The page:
We need keep talking about mental illness. It’s a leading cause of disability, yet doesn’t get treated as such.
Particularly at this time of year – summer is over; school and work are picking up – we need to be conscious of our mental state.
Mental health issues are plaguing businesses globally, causing huge losses in productivity and money.
In the U.K., one in four employees at any particular workplace are looking to leave their job – around 26 per cent of workers are unhappy and dread Monday. Stress such as target goals, unreasonable expectations, a negative work environment, and unaccommodating bosses are major factors here.
About 65 per cent of British employees would rather have a new boss than a pay raise. When workplace issues start affecting your mental well-being, it can be difficult to come out of – a majority of the millennials feel that they didn’t choose the right path.
Mental Illness in Canada
Things don’t look much better in Canada. Here, mental illness is the leading cause of disability, disproportionately affecting those in the lowest income group.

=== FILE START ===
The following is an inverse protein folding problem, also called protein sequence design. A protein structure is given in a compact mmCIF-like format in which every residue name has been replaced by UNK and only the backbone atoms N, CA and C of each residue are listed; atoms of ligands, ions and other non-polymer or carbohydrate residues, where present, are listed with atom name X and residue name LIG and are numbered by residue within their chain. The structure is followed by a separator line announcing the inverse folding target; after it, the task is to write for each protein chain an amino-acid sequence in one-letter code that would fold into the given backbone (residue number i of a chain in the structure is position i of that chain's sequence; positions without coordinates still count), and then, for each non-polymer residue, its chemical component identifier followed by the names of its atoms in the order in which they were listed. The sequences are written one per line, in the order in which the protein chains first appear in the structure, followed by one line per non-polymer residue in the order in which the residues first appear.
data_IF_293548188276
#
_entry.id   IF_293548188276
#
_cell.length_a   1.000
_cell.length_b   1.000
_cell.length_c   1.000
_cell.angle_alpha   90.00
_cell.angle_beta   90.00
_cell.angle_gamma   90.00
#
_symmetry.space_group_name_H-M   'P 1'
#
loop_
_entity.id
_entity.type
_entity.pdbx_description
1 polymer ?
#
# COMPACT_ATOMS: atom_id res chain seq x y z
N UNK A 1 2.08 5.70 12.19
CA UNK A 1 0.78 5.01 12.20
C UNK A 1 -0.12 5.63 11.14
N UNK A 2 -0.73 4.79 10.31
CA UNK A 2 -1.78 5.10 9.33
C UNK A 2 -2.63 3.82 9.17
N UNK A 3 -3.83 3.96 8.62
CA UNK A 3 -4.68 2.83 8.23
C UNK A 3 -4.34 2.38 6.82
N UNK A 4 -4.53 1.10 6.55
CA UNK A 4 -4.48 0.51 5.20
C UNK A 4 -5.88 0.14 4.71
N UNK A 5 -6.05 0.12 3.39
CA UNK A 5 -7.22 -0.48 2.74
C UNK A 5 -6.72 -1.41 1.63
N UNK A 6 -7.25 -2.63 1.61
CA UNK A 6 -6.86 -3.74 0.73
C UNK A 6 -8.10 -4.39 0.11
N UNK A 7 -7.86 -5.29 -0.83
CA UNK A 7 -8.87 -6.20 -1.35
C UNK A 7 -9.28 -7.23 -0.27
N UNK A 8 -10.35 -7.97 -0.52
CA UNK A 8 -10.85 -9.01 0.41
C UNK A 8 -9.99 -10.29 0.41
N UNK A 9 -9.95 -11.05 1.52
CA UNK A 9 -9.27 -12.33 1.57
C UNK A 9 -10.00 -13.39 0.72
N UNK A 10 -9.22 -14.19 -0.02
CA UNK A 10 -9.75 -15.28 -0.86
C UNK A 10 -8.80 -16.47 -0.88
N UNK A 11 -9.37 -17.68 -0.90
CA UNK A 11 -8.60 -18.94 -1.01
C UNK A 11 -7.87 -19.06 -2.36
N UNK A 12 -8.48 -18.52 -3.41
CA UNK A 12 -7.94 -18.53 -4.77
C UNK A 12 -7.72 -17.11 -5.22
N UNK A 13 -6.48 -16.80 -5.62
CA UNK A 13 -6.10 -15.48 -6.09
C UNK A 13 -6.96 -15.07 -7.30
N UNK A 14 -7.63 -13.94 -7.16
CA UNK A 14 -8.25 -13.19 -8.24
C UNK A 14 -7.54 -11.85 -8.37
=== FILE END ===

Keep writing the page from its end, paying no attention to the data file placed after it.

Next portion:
Shockingly, half of all Canadians will have or have had a mental illness by age 40.
Yet, we spend much less on mental health than most other developed countries. In Ontario, the disease burden of mental illness – including addiction – is 1.5 times greater than all cancers combined and more than 7 times greater than all infectious diseases.
Still, only 7.2 per cent of the health budget goes to mental health.
In all, mental illness costs the Canadian economy a staggering $51bn per year.
This infographic from MaxiMillion provides comprehensive statistics on the impact of mental health issues at U.K. workplaces and also gives some great tips on how proactive team building can help better the situation.
There’s no reason for something we can all address to be costing us so much.